Thank you all fro the responses; especially Phil for the link. I see that this began in 2007. It will also begin affecting my father in 2012 when he files his 2011 tax return. Mom passed away this past July; so dad will no longer be filing a joint return but as a single person for the 2011 and his modified adjusted gross income (MAGI)is above $85K. It seems that this fixed $85K starting point will include more and more people than the 5% of Medicare recipients as time goes by. Not unlike the fixed AMT limit does or could do.If I start taking SS when I start Medicare in 2011 at age 65, I would immediately begin exceeding the $85K annual MAGI limit. One more item for me to to factor in when considering whether or not I should delay taking SS till age 66 or 70. Tom
Tom you have me greatly confused. First you state "Those who started paying Part B in 2010 will pay $110.50 per month because there was a second year of no CPI increases in 2010." Then you state: "My twin brother & sister were born in November, 1944 and so they are paying Part B premiums of $96.40."I, too, was born in November, 1944, and I pay $110.50, since I started paying in 2010. I believe there is a mistake somewhere regarding your twin siblings' premium for Medicare.Donna
I believe there is a mistake somewhere regarding your twin siblings' premium for Medicare.Not necessarily. It's kind of complicated. The basic premium for Part B was $96.40 in 2009, $110.50 in 2010, and is $115.40 in 2011.And there's a twist. There have been no SS COLAs for two years, and there's a provision that Medicare premiums for SS recipients can't increase by more than the SS COLA - so if your Medicare premium is paid from your SS benefit, it's frozen at the current rate. If you don't pay via SS, you get the hike. So while my wife and I were born just a month apart, and started on Part B at pretty much the same time, I'm paying $110.50 (the 2010 rate) and she's now at the 2011 rate of $115.40. That's because my premium is paid through my SS (and thus is frozen at last year's level), while my wife gets the new, higher rate (she doesn't have SS, and pays her premium through withholding from an annuity).So my guess is that the twins signed up for Part B in late 2009, getting the 2009 rate of $96.40. And their premiums are paid through their SS benefit, and so remain frozen at $96.40. On the other hand, if you signed up in early 2010, you'd be at $110.50. (There's yet another twist relating to high-income individuals, but that doesn't seem to apply here.)Lorenzo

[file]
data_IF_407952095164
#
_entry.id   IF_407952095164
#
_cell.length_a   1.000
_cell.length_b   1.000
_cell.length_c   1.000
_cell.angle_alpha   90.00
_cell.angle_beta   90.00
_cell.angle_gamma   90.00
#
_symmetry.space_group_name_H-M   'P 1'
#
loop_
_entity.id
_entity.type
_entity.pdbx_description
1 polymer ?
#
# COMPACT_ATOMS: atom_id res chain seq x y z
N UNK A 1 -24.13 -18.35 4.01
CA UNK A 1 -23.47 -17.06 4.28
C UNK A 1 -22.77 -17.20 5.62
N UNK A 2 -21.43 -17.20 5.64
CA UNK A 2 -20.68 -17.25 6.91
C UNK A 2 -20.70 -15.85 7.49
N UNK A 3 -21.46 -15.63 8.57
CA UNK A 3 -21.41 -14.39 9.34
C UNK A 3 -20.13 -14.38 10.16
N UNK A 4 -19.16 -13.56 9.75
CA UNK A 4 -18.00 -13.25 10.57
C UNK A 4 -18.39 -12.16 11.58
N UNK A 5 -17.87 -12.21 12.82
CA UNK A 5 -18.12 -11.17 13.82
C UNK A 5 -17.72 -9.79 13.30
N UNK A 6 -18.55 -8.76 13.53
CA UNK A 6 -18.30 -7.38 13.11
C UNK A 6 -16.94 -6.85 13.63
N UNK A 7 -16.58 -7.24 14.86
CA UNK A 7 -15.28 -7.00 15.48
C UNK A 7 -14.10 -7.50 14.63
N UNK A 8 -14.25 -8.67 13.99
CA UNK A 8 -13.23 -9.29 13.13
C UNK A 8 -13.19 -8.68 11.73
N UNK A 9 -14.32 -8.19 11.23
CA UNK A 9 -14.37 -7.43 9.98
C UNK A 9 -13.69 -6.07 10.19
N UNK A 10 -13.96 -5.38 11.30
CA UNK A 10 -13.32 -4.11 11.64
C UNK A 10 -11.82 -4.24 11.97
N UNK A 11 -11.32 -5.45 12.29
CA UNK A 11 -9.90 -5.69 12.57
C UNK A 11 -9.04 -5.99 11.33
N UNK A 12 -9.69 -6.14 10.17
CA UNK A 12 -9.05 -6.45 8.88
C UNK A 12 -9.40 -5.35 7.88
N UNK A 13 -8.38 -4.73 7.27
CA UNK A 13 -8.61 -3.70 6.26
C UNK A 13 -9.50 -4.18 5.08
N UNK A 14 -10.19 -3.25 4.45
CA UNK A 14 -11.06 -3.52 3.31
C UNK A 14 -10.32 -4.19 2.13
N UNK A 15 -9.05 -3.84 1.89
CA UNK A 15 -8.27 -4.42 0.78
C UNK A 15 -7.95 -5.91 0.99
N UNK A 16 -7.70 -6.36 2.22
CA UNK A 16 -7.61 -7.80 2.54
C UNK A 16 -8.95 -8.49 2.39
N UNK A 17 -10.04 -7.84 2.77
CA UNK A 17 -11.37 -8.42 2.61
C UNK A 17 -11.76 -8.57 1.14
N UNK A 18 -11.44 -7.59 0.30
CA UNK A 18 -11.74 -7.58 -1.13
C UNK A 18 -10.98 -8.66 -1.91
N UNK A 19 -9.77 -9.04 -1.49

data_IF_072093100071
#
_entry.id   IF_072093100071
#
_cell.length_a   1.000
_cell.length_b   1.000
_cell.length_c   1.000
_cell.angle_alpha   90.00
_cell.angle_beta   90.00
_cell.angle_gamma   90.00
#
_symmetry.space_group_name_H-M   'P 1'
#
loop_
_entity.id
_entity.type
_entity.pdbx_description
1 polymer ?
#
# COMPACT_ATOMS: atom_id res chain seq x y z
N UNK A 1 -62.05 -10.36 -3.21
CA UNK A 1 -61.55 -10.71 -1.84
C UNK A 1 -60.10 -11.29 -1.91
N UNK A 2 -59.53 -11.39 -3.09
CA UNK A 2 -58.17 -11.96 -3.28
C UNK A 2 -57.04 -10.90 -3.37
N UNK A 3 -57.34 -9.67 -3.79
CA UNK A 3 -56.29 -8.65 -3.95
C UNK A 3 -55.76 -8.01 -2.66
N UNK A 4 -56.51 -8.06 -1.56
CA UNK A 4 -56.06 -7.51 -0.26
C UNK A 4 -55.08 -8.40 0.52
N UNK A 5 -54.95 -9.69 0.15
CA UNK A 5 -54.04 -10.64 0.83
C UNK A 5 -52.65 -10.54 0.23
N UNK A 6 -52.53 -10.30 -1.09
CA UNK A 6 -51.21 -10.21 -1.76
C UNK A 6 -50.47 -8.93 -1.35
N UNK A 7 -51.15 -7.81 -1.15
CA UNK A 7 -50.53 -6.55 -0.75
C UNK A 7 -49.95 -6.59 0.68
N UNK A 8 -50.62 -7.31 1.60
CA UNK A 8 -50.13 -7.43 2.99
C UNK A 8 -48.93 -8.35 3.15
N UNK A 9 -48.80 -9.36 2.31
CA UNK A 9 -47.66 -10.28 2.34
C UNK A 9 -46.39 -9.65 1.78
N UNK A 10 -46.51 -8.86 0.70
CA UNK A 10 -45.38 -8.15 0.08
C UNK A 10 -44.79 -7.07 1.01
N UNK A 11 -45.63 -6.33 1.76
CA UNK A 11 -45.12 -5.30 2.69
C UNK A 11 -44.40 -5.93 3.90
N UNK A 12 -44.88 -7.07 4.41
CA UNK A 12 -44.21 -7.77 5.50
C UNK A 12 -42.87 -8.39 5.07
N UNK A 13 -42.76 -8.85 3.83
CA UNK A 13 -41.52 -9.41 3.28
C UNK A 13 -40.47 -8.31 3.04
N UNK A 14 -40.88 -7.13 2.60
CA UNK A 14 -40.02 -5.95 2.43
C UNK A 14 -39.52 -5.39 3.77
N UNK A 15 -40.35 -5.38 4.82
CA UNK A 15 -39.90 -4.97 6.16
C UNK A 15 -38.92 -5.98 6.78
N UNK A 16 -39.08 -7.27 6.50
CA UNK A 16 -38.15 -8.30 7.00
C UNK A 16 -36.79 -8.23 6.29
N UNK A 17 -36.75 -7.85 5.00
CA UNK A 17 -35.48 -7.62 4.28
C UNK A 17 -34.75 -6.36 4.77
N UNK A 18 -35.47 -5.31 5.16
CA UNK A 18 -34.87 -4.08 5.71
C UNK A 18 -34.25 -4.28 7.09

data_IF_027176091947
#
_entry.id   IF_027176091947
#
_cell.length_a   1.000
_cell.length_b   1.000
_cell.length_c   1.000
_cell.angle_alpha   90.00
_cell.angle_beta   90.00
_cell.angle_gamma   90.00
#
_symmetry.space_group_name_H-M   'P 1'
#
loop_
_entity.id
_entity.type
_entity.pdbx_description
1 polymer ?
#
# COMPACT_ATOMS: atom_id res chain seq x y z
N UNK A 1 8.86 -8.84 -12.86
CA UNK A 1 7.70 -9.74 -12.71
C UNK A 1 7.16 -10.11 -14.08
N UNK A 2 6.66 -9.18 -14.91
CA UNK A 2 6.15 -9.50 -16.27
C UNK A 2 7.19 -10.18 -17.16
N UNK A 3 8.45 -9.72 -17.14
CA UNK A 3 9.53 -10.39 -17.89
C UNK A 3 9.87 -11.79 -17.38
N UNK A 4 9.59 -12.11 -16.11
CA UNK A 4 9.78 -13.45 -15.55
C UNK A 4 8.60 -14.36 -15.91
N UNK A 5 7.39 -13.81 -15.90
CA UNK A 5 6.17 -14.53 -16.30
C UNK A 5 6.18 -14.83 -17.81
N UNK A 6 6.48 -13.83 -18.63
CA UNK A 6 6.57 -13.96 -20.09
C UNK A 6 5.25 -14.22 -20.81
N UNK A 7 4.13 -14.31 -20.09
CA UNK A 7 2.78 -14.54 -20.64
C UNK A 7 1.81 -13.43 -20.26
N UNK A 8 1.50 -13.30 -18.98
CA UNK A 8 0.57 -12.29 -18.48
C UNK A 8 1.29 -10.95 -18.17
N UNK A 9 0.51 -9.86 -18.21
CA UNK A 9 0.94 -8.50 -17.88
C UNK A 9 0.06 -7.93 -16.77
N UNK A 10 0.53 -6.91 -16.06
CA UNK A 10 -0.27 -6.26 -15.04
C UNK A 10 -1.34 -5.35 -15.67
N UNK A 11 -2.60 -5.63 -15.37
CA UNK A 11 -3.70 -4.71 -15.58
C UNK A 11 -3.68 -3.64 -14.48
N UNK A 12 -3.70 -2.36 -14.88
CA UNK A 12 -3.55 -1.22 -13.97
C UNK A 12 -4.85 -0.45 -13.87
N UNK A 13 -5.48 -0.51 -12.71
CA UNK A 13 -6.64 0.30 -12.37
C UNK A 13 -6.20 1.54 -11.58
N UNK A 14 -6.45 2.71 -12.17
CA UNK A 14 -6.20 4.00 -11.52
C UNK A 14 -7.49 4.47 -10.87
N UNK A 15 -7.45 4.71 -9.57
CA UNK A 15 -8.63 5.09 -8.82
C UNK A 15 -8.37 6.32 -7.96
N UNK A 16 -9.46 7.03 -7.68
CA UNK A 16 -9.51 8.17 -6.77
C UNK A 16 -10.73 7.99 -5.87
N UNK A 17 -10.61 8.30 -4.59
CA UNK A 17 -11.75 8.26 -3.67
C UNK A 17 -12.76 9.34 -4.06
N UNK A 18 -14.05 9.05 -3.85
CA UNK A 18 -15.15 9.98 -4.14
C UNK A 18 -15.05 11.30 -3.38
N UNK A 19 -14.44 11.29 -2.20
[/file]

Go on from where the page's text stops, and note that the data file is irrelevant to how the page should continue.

Adding to my own post (I know, bad form!), your Medicare Part B premium isn't based on your birthday, it's based on when you starting taking Part B. So suppose you have two individuals with the same November birthday. One person signs up in Nov 2009 and pays the 2009 premium. The other person waits until January of 2010 and pays the 2010 premium. If there had been a COLA, the first person's premium would have gone up to the 2010 rate. But there wasn't, and the rates remain fixed - one paying $96.40, the other paying $110.50, even though they share a birthday.And, as noted elsewhere in this thread, eventually there will be a COLA, at which time everyone will go up to the same rate. (Actually, it depends on the size of the COLA, since the Medicare increase is limited to the COLA rate. So with smaller COLAs, it might take a couple of years to get everyone on the same base rate.) Lorenzo
In reply, yes the twins both filed for Medicare in 2009 and pay their Part B premiums via their SS. Tom
Ah, gotcha'.I did not pay my SS premiums from my SS check. When I did start collecting SS about 3 months later, my SS benefit increased by $100.00 per month. So, it was well worth it.Donna